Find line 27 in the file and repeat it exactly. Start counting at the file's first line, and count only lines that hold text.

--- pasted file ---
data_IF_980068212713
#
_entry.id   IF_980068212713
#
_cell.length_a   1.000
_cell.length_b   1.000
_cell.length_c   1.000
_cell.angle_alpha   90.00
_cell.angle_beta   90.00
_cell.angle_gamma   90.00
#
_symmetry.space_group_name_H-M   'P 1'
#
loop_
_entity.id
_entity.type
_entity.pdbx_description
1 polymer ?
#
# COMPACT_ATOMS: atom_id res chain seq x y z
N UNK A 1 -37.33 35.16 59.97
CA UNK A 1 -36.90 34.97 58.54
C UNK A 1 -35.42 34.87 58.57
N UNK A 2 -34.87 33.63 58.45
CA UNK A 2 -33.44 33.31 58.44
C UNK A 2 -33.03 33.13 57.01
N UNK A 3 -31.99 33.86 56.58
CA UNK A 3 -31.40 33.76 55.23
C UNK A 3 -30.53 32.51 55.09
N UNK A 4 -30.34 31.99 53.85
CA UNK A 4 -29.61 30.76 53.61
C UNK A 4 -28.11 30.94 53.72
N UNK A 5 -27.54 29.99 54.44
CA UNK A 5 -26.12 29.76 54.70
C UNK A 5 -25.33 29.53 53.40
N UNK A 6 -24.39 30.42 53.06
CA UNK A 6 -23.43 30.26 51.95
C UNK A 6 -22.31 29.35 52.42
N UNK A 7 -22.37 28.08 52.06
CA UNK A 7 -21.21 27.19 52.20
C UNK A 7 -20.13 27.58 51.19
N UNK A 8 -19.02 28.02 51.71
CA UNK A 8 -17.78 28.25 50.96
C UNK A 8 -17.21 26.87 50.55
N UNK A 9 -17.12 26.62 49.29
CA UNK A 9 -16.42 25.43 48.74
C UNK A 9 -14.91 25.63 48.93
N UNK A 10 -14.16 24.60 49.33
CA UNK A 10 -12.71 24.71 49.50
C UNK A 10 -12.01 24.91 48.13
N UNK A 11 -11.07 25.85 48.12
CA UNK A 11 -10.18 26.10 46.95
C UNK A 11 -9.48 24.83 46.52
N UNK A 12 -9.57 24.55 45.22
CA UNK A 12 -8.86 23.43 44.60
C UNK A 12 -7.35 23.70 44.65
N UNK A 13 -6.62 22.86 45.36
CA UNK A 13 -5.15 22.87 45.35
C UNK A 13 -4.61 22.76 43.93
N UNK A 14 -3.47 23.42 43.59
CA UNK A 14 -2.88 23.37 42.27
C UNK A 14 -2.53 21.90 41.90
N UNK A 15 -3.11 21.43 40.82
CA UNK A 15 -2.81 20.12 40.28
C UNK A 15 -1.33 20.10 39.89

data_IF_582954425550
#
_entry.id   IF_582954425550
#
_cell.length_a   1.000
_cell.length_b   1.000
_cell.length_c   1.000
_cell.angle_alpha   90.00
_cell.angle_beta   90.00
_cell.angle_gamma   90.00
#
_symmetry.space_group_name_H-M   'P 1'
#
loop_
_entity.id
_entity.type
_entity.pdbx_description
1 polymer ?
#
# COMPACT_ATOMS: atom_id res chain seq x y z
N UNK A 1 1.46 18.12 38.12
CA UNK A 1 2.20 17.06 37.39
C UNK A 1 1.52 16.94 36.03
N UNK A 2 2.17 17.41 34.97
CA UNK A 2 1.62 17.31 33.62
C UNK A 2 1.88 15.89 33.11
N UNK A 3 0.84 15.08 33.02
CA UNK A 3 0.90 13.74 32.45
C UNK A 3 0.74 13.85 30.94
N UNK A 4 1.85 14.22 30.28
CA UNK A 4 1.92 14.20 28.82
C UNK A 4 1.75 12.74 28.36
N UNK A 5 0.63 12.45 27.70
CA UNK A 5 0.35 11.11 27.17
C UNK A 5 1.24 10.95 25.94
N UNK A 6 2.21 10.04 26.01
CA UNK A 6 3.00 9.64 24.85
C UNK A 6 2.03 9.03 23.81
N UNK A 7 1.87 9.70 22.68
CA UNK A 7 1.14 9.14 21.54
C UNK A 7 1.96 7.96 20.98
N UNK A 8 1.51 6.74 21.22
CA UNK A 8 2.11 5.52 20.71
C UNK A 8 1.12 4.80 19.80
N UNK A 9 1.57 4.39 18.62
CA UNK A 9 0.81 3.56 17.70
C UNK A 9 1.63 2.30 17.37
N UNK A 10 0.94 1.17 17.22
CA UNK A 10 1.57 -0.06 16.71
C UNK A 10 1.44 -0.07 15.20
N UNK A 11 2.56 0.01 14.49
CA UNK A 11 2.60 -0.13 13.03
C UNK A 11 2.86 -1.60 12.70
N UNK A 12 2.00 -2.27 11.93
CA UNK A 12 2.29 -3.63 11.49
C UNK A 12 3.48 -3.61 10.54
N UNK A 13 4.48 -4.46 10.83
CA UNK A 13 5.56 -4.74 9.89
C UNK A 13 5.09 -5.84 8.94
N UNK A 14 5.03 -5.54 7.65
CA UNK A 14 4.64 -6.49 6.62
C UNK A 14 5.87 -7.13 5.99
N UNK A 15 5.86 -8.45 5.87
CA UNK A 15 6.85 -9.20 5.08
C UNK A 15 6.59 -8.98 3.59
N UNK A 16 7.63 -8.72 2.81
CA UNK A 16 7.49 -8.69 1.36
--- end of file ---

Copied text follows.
N UNK A 3 -31.99 33.86 56.58